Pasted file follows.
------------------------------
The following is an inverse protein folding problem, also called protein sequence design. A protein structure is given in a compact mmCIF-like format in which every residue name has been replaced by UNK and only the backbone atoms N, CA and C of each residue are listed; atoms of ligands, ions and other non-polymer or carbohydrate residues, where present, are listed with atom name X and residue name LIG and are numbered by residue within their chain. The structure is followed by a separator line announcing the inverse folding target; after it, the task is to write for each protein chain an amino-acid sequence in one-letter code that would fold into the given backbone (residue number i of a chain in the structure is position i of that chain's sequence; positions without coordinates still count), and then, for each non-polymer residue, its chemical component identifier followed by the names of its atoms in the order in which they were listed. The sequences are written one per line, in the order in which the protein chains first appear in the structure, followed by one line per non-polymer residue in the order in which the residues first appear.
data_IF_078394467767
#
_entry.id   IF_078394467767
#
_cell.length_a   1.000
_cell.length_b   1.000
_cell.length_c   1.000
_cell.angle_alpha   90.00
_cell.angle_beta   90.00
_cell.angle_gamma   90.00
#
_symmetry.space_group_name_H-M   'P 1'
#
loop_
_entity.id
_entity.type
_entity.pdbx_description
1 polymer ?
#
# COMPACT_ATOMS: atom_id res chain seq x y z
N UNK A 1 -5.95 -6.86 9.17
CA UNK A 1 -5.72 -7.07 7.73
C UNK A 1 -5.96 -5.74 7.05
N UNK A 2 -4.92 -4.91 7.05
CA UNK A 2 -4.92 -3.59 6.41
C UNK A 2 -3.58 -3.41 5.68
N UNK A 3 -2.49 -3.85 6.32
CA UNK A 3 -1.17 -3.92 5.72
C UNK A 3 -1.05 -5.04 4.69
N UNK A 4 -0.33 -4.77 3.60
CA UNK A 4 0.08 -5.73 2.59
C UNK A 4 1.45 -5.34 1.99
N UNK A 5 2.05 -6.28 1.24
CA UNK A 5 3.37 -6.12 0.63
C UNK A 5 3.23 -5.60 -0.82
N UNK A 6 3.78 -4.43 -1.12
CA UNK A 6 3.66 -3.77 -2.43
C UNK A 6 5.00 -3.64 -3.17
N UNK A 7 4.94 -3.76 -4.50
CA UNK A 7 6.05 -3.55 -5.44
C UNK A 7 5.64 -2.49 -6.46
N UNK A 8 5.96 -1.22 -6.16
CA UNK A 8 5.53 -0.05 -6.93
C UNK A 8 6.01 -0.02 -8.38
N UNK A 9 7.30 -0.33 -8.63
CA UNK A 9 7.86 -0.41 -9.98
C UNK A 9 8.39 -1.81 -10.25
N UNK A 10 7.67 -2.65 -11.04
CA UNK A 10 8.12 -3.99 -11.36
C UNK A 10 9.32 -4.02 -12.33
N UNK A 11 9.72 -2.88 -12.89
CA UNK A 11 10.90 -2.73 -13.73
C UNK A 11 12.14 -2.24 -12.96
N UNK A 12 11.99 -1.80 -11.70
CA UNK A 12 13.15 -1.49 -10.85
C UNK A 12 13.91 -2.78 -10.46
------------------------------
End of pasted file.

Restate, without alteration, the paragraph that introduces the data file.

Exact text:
The following is an inverse protein folding problem, also called protein sequence design. A protein structure is given in a compact mmCIF-like format in which every residue name has been replaced by UNK and only the backbone atoms N, CA and C of each residue are listed; atoms of ligands, ions and other non-polymer or carbohydrate residues, where present, are listed with atom name X and residue name LIG and are numbered by residue within their chain. The structure is followed by a separator line announcing the inverse folding target; after it, the task is to write for each protein chain an amino-acid sequence in one-letter code that would fold into the given backbone (residue number i of a chain in the structure is position i of that chain's sequence; positions without coordinates still count), and then, for each non-polymer residue, its chemical component identifier followed by the names of its atoms in the order in which they were listed. The sequences are written one per line, in the order in which the protein chains first appear in the structure, followed by one line per non-polymer residue in the order in which the residues first appear.